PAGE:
Purpose aligned with passion is a powerful mix. The tech guys have that, but Bhumi has something more. Trenacoste's is a labor of love, from a man who is in thrall to nature and understands we need it far more than it needs us.
It wasn't always this way. Not long ago Trentacoste was living in Manhattan, working in finance. He credits yoga with slowing life down for him. (Bhumi is named after the Hindu goddess of the earth.) His interest in growing food was piqued by his visits to Amagansett on weekends to stay with his brother, a member of Quail hill farm, the original C.S.A. out here and conscious-food beacon. Most people go to Quail Hill to pick up their farm share and leave. Trentacoste found he wanted to stay. Soon he was volunteering at other farms in the area, and he got hooked.
I love stories about people who have the guts to re-invent themselves. Becoming a first-time farmer takes guts. I once attended a soil-association conference in the U.K. where a roomful of farmers burst out laughing when they heard that city folk might one day start taking to the plow. They intimidated the hell out of me. But Trentacoste is made of tougher stuff. He says he loves a steep learning curve.
The suburban boy from Nassau County with an M.B.A. from N.Y.U. and a 13-year career on ""the buy side"" of the hedge-fund business, is now in his third year as a farmer. And, Bhumi Farms is blossoming. Trentacoste started with five leased acres and is now up to 17.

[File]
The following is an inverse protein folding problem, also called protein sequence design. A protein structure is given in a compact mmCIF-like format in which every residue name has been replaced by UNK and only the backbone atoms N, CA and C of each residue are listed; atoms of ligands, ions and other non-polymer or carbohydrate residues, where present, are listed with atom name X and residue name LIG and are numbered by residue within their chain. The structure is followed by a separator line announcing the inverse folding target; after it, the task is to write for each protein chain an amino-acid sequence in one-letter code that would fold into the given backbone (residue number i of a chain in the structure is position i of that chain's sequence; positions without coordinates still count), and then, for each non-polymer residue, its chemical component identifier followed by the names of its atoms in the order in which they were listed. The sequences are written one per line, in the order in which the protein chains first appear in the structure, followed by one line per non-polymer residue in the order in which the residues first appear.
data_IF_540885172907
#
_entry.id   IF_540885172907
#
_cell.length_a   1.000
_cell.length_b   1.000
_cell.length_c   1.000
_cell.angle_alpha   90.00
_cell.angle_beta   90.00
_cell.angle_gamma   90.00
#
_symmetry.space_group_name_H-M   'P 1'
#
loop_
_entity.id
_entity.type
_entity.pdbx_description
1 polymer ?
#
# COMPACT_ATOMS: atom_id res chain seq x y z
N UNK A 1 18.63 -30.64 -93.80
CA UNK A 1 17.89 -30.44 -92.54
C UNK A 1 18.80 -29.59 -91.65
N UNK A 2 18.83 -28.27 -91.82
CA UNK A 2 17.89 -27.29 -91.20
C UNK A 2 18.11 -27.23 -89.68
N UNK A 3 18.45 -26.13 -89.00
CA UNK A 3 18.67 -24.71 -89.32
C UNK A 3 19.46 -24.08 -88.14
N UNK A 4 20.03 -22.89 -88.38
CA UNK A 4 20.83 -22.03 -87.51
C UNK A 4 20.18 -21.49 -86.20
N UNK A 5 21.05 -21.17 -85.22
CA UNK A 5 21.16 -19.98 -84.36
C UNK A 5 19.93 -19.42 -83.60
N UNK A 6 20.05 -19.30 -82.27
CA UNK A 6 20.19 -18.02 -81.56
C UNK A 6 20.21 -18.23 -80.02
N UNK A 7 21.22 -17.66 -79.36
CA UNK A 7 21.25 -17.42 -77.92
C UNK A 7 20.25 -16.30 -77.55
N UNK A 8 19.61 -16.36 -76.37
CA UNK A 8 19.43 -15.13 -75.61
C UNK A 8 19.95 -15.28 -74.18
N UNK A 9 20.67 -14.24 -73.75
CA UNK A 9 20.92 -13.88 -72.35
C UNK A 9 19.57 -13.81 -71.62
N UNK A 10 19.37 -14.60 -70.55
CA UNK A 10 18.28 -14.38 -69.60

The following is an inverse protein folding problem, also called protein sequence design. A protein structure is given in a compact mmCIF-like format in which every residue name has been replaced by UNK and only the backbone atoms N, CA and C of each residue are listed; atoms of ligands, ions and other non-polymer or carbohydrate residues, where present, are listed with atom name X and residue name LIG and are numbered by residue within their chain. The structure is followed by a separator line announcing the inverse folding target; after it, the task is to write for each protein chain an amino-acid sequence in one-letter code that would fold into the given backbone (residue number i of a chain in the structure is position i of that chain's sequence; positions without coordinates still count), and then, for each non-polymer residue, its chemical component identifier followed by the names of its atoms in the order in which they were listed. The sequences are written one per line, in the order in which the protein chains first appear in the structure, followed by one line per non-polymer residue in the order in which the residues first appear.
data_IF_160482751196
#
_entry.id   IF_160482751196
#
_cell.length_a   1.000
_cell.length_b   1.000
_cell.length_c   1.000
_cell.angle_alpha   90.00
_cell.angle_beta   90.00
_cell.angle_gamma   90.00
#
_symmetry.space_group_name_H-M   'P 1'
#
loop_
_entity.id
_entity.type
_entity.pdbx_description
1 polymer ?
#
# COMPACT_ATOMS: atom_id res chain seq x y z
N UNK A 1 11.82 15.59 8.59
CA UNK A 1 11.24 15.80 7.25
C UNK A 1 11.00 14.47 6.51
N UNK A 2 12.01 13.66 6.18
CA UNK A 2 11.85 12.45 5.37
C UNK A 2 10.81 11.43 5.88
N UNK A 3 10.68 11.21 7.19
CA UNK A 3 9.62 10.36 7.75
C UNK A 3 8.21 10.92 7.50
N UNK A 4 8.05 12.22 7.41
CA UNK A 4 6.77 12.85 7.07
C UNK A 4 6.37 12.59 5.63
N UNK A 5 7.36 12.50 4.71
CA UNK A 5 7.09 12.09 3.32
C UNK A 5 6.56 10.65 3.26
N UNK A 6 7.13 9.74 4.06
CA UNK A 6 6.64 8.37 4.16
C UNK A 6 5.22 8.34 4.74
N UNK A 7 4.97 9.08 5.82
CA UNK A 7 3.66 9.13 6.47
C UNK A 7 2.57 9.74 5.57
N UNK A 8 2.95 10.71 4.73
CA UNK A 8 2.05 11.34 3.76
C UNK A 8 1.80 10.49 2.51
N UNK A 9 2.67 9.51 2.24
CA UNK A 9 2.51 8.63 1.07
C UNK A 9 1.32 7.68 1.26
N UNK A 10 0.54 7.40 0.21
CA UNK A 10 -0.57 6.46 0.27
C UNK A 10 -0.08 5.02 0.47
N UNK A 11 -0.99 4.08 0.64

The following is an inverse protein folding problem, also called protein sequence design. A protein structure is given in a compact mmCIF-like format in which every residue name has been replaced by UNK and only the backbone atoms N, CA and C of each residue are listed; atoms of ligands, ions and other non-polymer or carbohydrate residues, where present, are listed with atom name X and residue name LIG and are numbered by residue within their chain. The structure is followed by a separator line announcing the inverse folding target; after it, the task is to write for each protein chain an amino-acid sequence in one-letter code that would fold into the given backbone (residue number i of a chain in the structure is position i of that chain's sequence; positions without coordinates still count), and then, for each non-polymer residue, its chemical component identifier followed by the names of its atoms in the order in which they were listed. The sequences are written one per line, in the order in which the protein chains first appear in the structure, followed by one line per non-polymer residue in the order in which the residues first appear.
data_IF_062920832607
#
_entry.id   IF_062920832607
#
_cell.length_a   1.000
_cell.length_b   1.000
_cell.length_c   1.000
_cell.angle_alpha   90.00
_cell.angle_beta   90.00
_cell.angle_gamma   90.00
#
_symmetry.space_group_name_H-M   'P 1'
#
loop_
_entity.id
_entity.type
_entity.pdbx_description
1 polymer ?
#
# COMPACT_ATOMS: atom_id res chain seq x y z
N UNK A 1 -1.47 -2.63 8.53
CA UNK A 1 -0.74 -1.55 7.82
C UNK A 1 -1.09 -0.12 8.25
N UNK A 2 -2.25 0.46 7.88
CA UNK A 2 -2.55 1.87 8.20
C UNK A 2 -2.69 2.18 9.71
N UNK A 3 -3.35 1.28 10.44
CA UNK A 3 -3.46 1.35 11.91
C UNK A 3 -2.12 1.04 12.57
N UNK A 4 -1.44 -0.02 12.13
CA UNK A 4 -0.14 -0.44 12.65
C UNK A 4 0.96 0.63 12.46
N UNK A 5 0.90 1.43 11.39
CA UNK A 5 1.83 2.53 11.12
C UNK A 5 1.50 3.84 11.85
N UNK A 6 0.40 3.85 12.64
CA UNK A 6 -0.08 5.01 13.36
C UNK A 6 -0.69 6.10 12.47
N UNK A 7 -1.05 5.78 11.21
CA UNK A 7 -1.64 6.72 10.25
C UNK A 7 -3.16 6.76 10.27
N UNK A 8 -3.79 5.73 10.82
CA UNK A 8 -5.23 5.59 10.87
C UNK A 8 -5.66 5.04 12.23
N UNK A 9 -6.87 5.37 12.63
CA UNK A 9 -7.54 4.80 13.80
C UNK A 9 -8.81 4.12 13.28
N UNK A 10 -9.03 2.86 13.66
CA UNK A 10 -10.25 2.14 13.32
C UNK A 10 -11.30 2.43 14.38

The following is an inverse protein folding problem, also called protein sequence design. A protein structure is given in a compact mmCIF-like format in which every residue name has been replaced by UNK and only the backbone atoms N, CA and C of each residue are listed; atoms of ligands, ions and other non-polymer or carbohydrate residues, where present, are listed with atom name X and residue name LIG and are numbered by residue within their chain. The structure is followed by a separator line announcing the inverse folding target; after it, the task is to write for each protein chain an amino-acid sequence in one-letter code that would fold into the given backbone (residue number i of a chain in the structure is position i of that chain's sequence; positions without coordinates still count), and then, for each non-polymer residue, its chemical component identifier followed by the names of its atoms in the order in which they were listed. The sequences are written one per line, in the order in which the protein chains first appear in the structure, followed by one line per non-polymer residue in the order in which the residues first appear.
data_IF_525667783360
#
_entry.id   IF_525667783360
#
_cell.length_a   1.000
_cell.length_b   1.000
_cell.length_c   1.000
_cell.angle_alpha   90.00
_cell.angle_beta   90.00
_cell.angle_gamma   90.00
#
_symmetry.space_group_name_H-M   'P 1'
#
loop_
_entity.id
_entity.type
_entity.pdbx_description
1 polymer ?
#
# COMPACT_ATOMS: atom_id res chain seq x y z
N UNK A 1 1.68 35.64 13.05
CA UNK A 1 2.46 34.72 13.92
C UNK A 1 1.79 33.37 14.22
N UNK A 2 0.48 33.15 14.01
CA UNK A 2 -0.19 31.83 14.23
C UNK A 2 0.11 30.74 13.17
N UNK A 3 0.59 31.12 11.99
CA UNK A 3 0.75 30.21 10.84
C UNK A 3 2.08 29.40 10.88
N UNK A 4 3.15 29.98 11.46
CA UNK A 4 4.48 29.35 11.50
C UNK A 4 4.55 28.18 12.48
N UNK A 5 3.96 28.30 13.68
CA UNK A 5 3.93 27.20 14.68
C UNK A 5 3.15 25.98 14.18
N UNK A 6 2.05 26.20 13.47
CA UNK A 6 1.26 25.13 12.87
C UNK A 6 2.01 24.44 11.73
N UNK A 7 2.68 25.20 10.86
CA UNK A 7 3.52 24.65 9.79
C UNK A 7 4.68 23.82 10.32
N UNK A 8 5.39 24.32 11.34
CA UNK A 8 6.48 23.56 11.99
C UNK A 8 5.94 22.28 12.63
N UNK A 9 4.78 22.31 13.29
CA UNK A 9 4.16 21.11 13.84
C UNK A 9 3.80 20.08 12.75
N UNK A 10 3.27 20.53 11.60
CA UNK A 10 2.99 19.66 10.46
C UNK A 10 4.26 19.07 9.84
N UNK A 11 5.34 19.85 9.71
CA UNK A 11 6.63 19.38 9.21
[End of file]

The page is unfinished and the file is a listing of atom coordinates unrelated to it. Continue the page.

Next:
It hasn't all been easy. Crows have eaten his melons. Crops have failed, but Trentacoste has also made many a chef happy with the quality and variety of his produce.
Bhumi is part of a sustainable and healthy food movement that's burgeoning here, with entrepreneurs making and selling everything from juices, bread, and granola, to cheese, prepared meats, salt, honey, and all manner of sauces and pickles. Amagansett alone is home to four farm C.S.A.'s. Bhumi is the little guy that offers little extras. Trentacoste's farm is the only C.S.A. to deliver. It also sells summer-long or shorter-term farm shares, depending on customers' needs. The farm also delivers share boxes to the city. Another treat is an on-farm chef who prepares food from the farm's ingredients and, if you want something really special, will cater a meal.
I had my first Bhumi experience last summer when a friend told me about the farm's delicious salad greens. I remember arriving late one afternoon, parking on the side of the road, and rushing to the farm stand worried it might be closed. I'd promised my mother I would pick up some corn for dinner, and I wasn't sure they would have any. What struck me immediately was the peaceful energy of the place. The guy working the cash register was relaxed and smiling, the flowers in the fields were glowing in the late-afternoon sun. There was plenty. I could take my time.
After a few minutes, the quiet part of me that secretly wants to live closer to the land and slow down and connect more with my neighbors, suddenly felt safe enough to emerge. This time it was me who didn't want to leave.
I'm grateful to Farmer Frank and the other health-conscious food providers out here who work so hard to feed us well. The change they are accelerating is profound and soul-quenching.
Look, perhaps I didn't read enough science fiction as a child or maybe I was more interested in boys than calculus, but I inherently believe it's going to be connection to each other and the earth that results in a livable, happy future. Eat well. Have fun. Go Bhumi.